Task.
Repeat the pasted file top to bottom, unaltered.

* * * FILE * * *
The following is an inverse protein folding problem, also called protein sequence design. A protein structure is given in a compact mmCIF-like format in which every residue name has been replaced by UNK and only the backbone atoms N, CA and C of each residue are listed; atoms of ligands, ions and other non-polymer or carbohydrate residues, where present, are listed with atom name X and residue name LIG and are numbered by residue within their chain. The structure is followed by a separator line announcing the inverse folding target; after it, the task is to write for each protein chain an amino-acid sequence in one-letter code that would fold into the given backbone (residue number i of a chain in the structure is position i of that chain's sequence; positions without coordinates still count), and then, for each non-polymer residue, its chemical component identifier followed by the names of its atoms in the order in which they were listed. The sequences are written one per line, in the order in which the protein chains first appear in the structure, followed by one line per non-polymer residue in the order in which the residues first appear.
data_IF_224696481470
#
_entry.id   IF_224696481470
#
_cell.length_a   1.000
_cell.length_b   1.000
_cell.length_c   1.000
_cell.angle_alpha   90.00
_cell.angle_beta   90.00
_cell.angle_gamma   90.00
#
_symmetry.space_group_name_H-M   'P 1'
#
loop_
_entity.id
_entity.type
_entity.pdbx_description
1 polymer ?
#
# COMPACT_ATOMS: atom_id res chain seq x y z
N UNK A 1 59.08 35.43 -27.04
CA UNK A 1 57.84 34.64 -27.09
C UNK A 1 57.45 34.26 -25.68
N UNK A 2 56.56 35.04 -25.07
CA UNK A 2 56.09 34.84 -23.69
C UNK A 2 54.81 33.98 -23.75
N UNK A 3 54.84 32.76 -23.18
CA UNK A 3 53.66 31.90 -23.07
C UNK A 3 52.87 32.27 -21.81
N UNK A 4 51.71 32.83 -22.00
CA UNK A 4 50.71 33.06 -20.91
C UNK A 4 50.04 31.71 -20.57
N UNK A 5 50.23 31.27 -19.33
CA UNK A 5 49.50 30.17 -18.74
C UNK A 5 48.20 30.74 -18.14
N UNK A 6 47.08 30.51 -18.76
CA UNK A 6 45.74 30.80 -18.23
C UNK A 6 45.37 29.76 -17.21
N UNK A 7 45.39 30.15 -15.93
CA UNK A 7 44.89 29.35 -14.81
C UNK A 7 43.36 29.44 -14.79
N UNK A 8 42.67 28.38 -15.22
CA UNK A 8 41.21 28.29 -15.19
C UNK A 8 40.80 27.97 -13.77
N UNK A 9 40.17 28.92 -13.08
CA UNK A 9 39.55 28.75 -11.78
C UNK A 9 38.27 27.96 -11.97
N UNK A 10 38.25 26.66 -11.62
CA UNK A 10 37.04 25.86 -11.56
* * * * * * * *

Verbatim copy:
The following is an inverse protein folding problem, also called protein sequence design. A protein structure is given in a compact mmCIF-like format in which every residue name has been replaced by UNK and only the backbone atoms N, CA and C of each residue are listed; atoms of ligands, ions and other non-polymer or carbohydrate residues, where present, are listed with atom name X and residue name LIG and are numbered by residue within their chain. The structure is followed by a separator line announcing the inverse folding target; after it, the task is to write for each protein chain an amino-acid sequence in one-letter code that would fold into the given backbone (residue number i of a chain in the structure is position i of that chain's sequence; positions without coordinates still count), and then, for each non-polymer residue, its chemical component identifier followed by the names of its atoms in the order in which they were listed. The sequences are written one per line, in the order in which the protein chains first appear in the structure, followed by one line per non-polymer residue in the order in which the residues first appear.
data_IF_224696481470
#
_entry.id   IF_224696481470
#
_cell.length_a   1.000
_cell.length_b   1.000
_cell.length_c   1.000
_cell.angle_alpha   90.00
_cell.angle_beta   90.00
_cell.angle_gamma   90.00
#
_symmetry.space_group_name_H-M   'P 1'
#
loop_
_entity.id
_entity.type
_entity.pdbx_description
1 polymer ?
#
# COMPACT_ATOMS: atom_id res chain seq x y z
N UNK A 1 59.08 35.43 -27.04
CA UNK A 1 57.84 34.64 -27.09
C UNK A 1 57.45 34.26 -25.68
N UNK A 2 56.56 35.04 -25.07
CA UNK A 2 56.09 34.84 -23.69
C UNK A 2 54.81 33.98 -23.75
N UNK A 3 54.84 32.76 -23.18
CA UNK A 3 53.66 31.90 -23.07
C UNK A 3 52.87 32.27 -21.81
N UNK A 4 51.71 32.83 -22.00
CA UNK A 4 50.71 33.06 -20.91
C UNK A 4 50.04 31.71 -20.57
N UNK A 5 50.23 31.27 -19.33
CA UNK A 5 49.50 30.17 -18.74
C UNK A 5 48.20 30.74 -18.14
N UNK A 6 47.08 30.51 -18.76
CA UNK A 6 45.74 30.80 -18.23
C UNK A 6 45.37 29.76 -17.21
N UNK A 7 45.39 30.15 -15.93
CA UNK A 7 44.89 29.35 -14.81
C UNK A 7 43.36 29.44 -14.79
N UNK A 8 42.67 28.38 -15.22
CA UNK A 8 41.21 28.29 -15.19
C UNK A 8 40.80 27.97 -13.77
N UNK A 9 40.17 28.92 -13.08
CA UNK A 9 39.55 28.75 -11.78
C UNK A 9 38.27 27.96 -11.97
N UNK A 10 38.25 26.66 -11.62
CA UNK A 10 37.04 25.86 -11.56